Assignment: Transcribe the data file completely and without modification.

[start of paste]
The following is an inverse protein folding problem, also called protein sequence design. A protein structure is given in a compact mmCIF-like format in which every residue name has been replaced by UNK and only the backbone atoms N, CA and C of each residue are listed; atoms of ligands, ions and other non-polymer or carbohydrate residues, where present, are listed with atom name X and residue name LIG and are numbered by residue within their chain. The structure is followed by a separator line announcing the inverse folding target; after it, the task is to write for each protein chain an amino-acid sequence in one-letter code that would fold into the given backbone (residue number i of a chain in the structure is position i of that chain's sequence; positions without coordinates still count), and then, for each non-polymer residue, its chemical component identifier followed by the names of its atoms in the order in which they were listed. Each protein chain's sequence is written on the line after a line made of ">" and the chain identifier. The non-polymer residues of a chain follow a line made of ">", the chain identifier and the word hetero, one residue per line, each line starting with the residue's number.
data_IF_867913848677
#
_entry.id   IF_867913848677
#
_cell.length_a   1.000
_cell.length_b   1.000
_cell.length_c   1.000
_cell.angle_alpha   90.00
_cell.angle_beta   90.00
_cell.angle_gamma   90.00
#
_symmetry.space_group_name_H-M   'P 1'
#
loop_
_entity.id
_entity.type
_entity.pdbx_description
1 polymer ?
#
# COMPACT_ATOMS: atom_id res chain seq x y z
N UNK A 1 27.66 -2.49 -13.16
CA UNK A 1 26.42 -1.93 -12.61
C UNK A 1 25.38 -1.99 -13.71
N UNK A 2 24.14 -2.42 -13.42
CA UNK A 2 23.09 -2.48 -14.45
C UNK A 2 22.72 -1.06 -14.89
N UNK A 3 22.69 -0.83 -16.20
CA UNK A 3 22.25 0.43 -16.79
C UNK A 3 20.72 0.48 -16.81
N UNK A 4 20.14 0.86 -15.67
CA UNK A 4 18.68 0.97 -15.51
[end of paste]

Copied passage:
The following is an inverse protein folding problem, also called protein sequence design. A protein structure is given in a compact mmCIF-like format in which every residue name has been replaced by UNK and only the backbone atoms N, CA and C of each residue are listed; atoms of ligands, ions and other non-polymer or carbohydrate residues, where present, are listed with atom name X and residue name LIG and are numbered by residue within their chain. The structure is followed by a separator line announcing the inverse folding target; after it, the task is to write for each protein chain an amino-acid sequence in one-letter code that would fold into the given backbone (residue number i of a chain in the structure is position i of that chain's sequence; positions without coordinates still count), and then, for each non-polymer residue, its chemical component identifier followed by the names of its atoms in the order in which they were listed. Each protein chain's sequence is written on the line after a line made of ">" and the chain identifier. The non-polymer residues of a chain follow a line made of ">", the chain identifier and the word hetero, one residue per line, each line starting with the residue's number.
data_IF_867913848677
#
_entry.id   IF_867913848677
#
_cell.length_a   1.000
_cell.length_b   1.000
_cell.length_c   1.000
_cell.angle_alpha   90.00
_cell.angle_beta   90.00
_cell.angle_gamma   90.00
#
_symmetry.space_group_name_H-M   'P 1'
#
loop_
_entity.id
_entity.type
_entity.pdbx_description
1 polymer ?
#
# COMPACT_ATOMS: atom_id res chain seq x y z
N UNK A 1 27.66 -2.49 -13.16
CA UNK A 1 26.42 -1.93 -12.61
C UNK A 1 25.38 -1.99 -13.71
N UNK A 2 24.14 -2.42 -13.42
CA UNK A 2 23.09 -2.48 -14.45
C UNK A 2 22.72 -1.06 -14.89
N UNK A 3 22.69 -0.83 -16.20
CA UNK A 3 22.25 0.43 -16.79
C UNK A 3 20.72 0.48 -16.81
N UNK A 4 20.14 0.86 -15.67
CA UNK A 4 18.68 0.97 -15.51